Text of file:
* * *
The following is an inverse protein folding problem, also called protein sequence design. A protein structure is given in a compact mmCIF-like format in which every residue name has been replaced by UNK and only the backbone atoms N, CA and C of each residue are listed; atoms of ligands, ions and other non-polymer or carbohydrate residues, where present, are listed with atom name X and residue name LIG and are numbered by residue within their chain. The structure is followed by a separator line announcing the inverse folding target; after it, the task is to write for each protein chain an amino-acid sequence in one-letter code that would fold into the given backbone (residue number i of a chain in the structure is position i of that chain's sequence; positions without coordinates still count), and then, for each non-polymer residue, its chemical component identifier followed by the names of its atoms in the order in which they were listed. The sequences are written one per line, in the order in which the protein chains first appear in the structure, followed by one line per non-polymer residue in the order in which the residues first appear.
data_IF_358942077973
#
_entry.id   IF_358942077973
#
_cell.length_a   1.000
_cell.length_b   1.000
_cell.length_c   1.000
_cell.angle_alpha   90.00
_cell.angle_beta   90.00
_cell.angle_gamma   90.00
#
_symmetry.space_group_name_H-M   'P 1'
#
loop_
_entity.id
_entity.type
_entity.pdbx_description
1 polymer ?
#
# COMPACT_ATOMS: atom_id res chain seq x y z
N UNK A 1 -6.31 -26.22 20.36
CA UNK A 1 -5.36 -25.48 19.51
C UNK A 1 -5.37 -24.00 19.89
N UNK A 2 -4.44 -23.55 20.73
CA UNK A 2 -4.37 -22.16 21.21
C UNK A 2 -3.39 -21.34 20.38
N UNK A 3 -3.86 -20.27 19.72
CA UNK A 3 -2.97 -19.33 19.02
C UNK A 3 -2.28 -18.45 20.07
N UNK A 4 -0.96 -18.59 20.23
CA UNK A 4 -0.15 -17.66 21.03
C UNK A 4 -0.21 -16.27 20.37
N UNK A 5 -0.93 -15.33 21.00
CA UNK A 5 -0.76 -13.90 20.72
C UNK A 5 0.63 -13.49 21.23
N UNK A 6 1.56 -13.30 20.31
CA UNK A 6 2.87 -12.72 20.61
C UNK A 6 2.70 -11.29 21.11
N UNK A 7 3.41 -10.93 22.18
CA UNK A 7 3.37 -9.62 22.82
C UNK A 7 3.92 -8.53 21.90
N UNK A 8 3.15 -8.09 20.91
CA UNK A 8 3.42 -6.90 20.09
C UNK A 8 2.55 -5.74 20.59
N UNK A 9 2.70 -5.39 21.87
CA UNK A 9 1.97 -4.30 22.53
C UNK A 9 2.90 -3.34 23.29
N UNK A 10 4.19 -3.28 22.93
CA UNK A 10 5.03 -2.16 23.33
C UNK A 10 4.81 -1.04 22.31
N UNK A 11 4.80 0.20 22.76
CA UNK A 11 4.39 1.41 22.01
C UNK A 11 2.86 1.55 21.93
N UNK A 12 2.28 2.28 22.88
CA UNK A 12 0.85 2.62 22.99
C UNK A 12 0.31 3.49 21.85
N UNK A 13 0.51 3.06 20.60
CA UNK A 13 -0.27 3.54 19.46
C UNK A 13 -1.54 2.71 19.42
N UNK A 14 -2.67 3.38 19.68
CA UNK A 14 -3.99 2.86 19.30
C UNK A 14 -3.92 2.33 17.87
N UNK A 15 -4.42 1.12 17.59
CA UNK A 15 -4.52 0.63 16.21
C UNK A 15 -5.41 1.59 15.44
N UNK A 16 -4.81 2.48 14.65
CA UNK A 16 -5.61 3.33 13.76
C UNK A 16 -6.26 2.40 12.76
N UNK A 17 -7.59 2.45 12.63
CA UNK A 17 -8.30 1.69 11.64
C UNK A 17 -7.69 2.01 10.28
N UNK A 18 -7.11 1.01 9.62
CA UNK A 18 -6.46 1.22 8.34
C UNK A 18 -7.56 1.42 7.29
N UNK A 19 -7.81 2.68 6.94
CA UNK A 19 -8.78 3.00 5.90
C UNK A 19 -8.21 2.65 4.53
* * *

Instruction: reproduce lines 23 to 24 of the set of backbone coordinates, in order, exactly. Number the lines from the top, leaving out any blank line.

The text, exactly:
CA UNK A 1 -5.36 -25.48 19.51
C UNK A 1 -5.37 -24.00 19.89